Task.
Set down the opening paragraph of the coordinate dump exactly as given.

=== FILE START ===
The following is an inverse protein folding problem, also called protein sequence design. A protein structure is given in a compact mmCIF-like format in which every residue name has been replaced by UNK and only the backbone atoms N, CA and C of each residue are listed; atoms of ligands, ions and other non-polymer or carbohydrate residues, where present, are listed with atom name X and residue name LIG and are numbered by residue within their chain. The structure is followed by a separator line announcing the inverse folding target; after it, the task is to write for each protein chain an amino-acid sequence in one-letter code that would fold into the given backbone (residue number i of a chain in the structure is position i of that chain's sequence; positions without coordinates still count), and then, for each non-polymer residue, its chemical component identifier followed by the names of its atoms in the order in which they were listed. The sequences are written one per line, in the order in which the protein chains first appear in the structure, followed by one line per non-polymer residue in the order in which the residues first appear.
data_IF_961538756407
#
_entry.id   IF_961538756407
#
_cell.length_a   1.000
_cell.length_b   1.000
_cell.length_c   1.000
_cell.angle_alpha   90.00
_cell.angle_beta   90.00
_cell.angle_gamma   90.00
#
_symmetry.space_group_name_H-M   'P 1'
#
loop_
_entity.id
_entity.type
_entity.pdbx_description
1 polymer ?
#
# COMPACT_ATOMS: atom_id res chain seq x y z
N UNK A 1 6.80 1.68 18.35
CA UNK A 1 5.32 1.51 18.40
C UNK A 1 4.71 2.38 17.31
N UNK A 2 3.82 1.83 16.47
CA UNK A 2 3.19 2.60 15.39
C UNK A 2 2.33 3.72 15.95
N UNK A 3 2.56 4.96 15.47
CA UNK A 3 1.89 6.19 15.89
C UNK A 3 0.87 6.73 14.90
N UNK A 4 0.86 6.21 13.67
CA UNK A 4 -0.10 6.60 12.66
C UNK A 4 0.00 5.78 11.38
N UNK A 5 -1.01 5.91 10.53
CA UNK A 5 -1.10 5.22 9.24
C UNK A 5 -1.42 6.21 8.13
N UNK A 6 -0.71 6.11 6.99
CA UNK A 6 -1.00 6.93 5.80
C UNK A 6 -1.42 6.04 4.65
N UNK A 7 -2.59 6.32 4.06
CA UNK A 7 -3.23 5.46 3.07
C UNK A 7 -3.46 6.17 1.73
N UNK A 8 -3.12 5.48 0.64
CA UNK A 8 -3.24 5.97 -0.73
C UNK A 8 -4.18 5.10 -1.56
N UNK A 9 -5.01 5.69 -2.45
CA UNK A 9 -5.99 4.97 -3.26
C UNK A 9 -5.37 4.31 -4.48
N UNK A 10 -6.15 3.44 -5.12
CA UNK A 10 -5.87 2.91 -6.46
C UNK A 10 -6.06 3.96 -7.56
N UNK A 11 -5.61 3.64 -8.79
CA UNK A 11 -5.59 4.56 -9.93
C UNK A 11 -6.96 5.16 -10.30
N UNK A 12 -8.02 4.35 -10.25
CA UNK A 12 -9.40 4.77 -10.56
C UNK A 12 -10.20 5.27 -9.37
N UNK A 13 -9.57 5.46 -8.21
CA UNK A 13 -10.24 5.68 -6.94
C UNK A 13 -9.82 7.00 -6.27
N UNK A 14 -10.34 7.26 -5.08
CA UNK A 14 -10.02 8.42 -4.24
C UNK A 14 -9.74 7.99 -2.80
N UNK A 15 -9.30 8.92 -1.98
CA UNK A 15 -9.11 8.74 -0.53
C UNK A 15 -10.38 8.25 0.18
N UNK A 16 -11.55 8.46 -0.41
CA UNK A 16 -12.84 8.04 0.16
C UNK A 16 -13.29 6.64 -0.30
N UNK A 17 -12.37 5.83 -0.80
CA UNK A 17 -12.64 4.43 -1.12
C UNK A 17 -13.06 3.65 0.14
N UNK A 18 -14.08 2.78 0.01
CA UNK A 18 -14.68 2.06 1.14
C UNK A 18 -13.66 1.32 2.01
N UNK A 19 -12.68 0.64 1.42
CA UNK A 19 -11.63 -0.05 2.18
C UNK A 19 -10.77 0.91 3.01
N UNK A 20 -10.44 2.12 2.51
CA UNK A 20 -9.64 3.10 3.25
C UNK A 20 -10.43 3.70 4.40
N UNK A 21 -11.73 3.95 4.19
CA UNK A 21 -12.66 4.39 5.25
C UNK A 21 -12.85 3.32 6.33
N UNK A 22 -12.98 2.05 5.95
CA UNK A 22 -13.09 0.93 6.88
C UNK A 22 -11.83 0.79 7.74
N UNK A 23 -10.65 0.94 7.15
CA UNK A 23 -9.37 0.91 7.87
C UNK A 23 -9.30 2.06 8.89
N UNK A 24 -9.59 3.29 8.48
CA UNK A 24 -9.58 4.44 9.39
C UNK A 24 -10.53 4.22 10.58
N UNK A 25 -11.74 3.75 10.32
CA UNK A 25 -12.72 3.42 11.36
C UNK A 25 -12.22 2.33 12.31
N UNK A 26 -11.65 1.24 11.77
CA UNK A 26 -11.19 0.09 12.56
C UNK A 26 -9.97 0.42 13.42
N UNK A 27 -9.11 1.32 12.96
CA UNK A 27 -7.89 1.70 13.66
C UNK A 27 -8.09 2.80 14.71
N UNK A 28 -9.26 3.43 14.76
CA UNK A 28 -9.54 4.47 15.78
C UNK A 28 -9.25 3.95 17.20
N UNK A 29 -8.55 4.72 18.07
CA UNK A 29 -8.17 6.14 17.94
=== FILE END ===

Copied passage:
The following is an inverse protein folding problem, also called protein sequence design. A protein structure is given in a compact mmCIF-like format in which every residue name has been replaced by UNK and only the backbone atoms N, CA and C of each residue are listed; atoms of ligands, ions and other non-polymer or carbohydrate residues, where present, are listed with atom name X and residue name LIG and are numbered by residue within their chain. The structure is followed by a separator line announcing the inverse folding target; after it, the task is to write for each protein chain an amino-acid sequence in one-letter code that would fold into the given backbone (residue number i of a chain in the structure is position i of that chain's sequence; positions without coordinates still count), and then, for each non-polymer residue, its chemical component identifier followed by the names of its atoms in the order in which they were listed. The sequences are written one per line, in the order in which the protein chains first appear in the structure, followed by one line per non-polymer residue in the order in which the residues first appear.